The following was excerpted from Nick Lannon’s fantastic new book Life Is Impossible: And That’s Good News—a fundamental distillation of the law and the gospel in everyday life. This comes from the third chapter “Mission: Difficult.”

I have heard the Christian life described in many different ways. Some have compared it to a race, or a job, or a train trip, or any number of other things. But the description of the Christian life that has stuck with me for the longest was one offered by my friend Jono Linebaugh (he’s now Dr. Jonathan A. Linebaugh…but back then, he was just Jono) in a Mission and Evangelism class in seminary. He gave this description as part of a personal testimony: the Christian life, he said, was like a mountain surrounded by a gated fence. The goal is to get to the top of the mountain, to be close to God. The Good News about Jesus Christ, Jono said, was that he had come from heaven to earth—come down the mountain—to open the gate in the fence. It was then up to the Christian, through hard work and dedication, to climb to the top of the mountain, to get to God.

This was exactly the idea of the Christian life I had grown up with: Jesus gets you in, but it’s up to you to improve your standing. In Jono’s defense, he went on to say that though he had grown up with this picture of Christianity, he had come to understand that this wasn’t the true Gospel. I mean, after all, didn’t Jesus say, “Take my yoke upon you, and learn from me, for I am gentle and lowly in heart, and you will find rest for your souls. For my yoke is easy, and my burden is light” (Matthew 11:29-30)? How often I had considered those words and wondered at how falsely they rang. My early Christian life did not seem easy, nor my burden light. In fact, Jesus seemed to have added burdens to my life! Now, as a Christian, I needed to be careful about my language, the kinds of movies I watched, the music I listened to, the politicians with whom I agreed, and on and on. I had worried about none of these things before I became a Christian. And popular Christian culture didn’t seem to be doing me any favors either.

You’ve heard things like “God helps those who help themselves,” right? And “God will go ninety-nine yards if you just go one”? Or “Jesus is a gentleman”? There’s also a famous painting called The Light of the World by William Holman Hunt that depicts Jesus about to knock on a door that’s covered in vines, having clearly gone unopened for years. Tellingly, Hunt has painted no knob on Jesus’ side of the door…it must be opened from the inside. Jesus is just waiting on you to do one little thing (open the door) so that he can come in and do all of the required housecleaning. All of these cultural touchstones put the pressure on the Christian to do the climbing of Jono’s metaphorical mountain. But notice who has to do the hard work! It’s you! You’re still the one who has to climb the mountain. It all depends on you. Think about it: if God helps those who help themselves, then the whole system depends on you helping yourself. Only then can (or will) God step in and help you. Even if God is willing to go ninety-nine yards, he is paralyzed until you go your one. Again, the whole system depends on you. If Jesus is a gentleman, then the whole system depends on you inviting him in. If there’s no knob on Jesus’ side of the door, the whole system depends on you undoing the latch. Do you hear the refrain? It seemed to me that, as I heard it normally discussed in the Christian culture, the whole system depended on me. God was ready to do his part, but I had to do mine first. That yoke is not easy. That burden is not light.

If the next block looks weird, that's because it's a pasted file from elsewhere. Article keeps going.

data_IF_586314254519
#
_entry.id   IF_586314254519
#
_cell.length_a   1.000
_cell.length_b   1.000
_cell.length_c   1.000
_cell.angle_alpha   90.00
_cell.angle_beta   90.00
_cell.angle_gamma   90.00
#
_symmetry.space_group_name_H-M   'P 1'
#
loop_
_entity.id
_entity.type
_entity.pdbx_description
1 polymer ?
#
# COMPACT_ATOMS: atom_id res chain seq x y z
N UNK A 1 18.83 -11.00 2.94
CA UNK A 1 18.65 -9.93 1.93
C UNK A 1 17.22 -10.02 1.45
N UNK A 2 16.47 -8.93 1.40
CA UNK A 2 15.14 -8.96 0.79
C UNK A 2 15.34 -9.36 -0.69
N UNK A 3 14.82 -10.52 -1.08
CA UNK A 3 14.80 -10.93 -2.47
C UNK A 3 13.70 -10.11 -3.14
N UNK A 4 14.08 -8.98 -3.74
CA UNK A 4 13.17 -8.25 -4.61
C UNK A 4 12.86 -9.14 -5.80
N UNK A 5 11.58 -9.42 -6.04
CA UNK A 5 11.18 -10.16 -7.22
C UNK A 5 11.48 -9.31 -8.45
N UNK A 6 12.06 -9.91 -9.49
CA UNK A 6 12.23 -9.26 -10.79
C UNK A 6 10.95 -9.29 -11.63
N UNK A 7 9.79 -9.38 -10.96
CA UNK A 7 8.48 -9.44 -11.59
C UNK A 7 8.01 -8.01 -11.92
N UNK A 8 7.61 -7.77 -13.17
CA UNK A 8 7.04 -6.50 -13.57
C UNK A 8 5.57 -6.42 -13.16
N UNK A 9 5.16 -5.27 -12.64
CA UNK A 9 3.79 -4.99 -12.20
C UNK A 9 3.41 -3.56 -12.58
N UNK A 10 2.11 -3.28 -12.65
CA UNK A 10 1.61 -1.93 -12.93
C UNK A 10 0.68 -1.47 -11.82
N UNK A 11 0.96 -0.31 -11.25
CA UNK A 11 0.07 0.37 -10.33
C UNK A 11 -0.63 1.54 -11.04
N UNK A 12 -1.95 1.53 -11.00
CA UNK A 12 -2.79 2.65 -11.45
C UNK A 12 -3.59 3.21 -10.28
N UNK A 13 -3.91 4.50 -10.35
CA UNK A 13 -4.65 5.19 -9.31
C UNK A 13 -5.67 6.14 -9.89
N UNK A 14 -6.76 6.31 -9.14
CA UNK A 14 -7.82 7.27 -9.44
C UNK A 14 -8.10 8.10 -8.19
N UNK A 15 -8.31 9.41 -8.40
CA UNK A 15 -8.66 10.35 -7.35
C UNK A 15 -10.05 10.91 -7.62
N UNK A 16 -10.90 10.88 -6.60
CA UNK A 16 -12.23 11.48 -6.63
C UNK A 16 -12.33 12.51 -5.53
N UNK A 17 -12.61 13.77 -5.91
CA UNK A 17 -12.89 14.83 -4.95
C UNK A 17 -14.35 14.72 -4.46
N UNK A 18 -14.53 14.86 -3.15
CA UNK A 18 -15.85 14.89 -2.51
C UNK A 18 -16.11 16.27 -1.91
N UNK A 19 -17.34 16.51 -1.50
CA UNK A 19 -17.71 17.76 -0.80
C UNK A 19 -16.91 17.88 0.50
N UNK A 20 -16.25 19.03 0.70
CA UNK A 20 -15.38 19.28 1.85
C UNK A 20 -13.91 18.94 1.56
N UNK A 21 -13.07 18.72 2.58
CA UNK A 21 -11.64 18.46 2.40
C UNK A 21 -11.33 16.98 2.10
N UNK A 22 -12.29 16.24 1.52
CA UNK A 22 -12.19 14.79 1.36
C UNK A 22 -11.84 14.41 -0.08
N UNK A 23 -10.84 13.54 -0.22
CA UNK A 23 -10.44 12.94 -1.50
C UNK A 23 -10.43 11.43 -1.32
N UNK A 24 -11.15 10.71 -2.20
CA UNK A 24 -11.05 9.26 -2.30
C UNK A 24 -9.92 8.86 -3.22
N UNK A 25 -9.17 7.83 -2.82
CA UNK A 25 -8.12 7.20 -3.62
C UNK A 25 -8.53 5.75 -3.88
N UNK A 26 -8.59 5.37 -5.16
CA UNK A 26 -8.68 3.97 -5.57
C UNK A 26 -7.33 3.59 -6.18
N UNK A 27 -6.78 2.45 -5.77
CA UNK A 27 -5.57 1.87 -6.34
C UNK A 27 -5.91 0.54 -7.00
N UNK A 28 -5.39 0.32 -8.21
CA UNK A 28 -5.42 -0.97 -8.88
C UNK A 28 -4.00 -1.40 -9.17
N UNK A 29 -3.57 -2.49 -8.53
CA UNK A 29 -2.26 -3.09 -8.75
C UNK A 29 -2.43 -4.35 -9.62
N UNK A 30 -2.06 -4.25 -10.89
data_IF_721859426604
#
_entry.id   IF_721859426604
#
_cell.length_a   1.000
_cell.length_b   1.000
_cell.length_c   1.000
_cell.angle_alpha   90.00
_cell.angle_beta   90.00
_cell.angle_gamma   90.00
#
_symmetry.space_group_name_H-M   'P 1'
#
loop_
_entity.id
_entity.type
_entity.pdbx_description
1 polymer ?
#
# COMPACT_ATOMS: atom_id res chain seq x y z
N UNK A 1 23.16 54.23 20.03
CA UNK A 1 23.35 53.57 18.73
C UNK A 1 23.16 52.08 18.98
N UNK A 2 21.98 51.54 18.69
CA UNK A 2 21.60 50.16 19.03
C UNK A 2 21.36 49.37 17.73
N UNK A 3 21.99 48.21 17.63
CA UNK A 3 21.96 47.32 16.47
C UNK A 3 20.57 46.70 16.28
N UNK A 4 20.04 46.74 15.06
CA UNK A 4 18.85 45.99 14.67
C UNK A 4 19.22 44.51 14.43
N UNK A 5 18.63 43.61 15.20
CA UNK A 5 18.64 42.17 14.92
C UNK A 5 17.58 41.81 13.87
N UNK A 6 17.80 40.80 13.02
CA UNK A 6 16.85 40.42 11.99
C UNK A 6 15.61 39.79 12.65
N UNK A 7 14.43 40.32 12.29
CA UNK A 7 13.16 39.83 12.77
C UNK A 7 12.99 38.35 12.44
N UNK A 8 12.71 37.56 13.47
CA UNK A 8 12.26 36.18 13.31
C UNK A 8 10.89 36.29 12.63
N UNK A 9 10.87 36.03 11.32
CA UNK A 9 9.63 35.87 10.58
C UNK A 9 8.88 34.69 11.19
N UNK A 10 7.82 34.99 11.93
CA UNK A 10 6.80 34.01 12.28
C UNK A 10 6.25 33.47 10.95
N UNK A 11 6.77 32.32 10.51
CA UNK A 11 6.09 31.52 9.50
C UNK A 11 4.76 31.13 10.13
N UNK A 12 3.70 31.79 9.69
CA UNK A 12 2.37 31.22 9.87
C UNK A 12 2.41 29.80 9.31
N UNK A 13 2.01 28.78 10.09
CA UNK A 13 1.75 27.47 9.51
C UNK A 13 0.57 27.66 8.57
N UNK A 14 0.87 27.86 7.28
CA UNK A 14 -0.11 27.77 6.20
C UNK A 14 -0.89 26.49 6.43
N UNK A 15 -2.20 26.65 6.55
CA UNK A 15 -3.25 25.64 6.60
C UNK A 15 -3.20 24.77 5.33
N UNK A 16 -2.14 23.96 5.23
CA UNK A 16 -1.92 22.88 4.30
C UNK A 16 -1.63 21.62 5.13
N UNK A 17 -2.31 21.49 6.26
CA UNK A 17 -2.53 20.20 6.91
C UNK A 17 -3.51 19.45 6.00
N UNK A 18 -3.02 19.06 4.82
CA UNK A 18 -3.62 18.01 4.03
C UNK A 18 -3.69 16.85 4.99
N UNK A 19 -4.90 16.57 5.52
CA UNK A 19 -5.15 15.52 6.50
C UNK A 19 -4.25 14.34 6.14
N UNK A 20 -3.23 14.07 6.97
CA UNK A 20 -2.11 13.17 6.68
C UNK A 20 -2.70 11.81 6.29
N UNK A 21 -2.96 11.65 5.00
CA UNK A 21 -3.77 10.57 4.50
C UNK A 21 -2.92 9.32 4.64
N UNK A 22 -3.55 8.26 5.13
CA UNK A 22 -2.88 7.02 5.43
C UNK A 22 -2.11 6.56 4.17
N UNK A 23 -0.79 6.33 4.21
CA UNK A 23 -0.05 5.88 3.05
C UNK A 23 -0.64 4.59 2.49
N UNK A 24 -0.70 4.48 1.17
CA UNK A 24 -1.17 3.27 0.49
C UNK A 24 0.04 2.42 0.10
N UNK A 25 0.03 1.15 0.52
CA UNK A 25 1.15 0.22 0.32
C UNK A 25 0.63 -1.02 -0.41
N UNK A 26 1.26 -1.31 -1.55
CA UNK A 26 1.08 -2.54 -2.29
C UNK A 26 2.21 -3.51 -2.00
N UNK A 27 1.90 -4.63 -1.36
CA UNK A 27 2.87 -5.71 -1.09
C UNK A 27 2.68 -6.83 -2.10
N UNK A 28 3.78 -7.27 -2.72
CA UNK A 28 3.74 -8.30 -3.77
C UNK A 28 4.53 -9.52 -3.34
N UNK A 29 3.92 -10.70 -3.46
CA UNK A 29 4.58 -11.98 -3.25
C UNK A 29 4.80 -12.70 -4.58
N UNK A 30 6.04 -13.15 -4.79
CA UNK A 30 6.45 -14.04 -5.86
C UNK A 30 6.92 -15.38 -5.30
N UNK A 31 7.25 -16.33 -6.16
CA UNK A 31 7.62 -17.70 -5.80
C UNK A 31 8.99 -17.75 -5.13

Saving yourself is impossible. I think that most Christian people would say that. But “helping” yourself, and counting on God to do the rest? That just sounds difficult. Going one hundred yards is impossible. But going one yard, and counting on God to do the rest? That sounds doable. Unlocking the door for a gentleman Jesus sounds doable too. If the impossible is rare, and the difficult is common, then the whole system depends on you. And make no mistake: a system that depends on you is terrible news. […]

The Christian intersection is this: the more capable we feel as humans, the less likely we are to admit to a need for a savior. The theological way to put this is that as one’s anthropology (view of humanity) rises, one’s Christology (view of Christ) falls. If it were true that God helped those who help themselves, then hard work and strong belief would be necessary ingredients to a Christian life. But, thank God, that phrase is not found anywhere in the Bible. By contrast, Jesus consistently seemed to go to those who could not help themselves: the lame, the sick, even the dead. He even went so far as to make his mission to the helpless explicit: “Those who are well have no need of a physician, but those who are sick. I came not to call the righteous, but sinners” (Mark 2:17).

It is good news, indeed, for those of us who can’t do just anything we set our minds to, or even get through an average day in our very average lives, that God helps the helpless. The first step to understanding that Good News, then, is to admit that you’re helpless—what the church has traditionally called “confession”—and that “you can do anything you set your mind to” is just a platitude. As the saying goes, the first step is admitting you’ve got a problem. As we’ll see in the next chapter, that’s God’s first goal with his revelation to us: to convince us that our situation is bad enough to warrant a savior. God’s second goal, as we’ll further see, is to assure us—and sinners everywhere—that our savior has come.

Life Is Impossible: And That’s Good News is now available through the online Mockingbird store (where you can also find our offering of books, as well as a selection of new merchandise). This book is also available at Amazon where all positive reviews help spread the word!